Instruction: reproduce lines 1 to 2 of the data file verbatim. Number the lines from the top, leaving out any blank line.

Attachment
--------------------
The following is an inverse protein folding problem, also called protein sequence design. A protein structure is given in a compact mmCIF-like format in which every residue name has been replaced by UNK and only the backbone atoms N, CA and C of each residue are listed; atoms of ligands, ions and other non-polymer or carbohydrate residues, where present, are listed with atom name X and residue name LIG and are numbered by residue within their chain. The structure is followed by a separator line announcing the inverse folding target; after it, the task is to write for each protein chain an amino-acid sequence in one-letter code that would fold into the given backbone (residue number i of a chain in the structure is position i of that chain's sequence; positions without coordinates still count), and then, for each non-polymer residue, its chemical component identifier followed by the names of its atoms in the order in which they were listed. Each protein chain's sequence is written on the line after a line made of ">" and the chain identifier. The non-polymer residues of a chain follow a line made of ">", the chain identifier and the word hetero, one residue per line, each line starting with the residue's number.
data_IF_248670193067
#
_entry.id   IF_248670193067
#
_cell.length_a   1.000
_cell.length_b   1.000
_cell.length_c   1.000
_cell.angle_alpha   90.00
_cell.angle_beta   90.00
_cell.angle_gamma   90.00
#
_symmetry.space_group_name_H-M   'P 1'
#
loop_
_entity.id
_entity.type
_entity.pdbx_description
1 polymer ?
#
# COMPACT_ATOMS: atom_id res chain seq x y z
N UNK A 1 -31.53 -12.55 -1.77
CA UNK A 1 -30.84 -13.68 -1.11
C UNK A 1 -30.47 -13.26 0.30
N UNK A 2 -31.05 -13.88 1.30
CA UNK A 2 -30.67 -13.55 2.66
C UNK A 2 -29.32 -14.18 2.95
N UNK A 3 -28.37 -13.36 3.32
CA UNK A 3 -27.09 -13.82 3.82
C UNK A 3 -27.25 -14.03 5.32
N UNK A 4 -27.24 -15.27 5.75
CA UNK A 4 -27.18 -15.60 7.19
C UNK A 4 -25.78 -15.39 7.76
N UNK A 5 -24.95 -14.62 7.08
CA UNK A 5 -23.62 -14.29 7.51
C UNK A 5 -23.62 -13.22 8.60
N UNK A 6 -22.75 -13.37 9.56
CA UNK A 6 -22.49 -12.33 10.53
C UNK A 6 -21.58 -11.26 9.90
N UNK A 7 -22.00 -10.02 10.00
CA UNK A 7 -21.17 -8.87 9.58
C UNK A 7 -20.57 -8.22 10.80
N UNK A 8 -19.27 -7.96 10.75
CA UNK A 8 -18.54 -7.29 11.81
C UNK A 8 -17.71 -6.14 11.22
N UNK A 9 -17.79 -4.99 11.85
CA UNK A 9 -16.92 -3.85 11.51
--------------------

The following is an inverse protein folding problem, also called protein sequence design. A protein structure is given in a compact mmCIF-like format in which every residue name has been replaced by UNK and only the backbone atoms N, CA and C of each residue are listed; atoms of ligands, ions and other non-polymer or carbohydrate residues, where present, are listed with atom name X and residue name LIG and are numbered by residue within their chain. The structure is followed by a separator line announcing the inverse folding target; after it, the task is to write for each protein chain an amino-acid sequence in one-letter code that would fold into the given backbone (residue number i of a chain in the structure is position i of that chain's sequence; positions without coordinates still count), and then, for each non-polymer residue, its chemical component identifier followed by the names of its atoms in the order in which they were listed. Each protein chain's sequence is written on the line after a line made of ">" and the chain identifier. The non-polymer residues of a chain follow a line made of ">", the chain identifier and the word hetero, one residue per line, each line starting with the residue's number.
data_IF_248670193067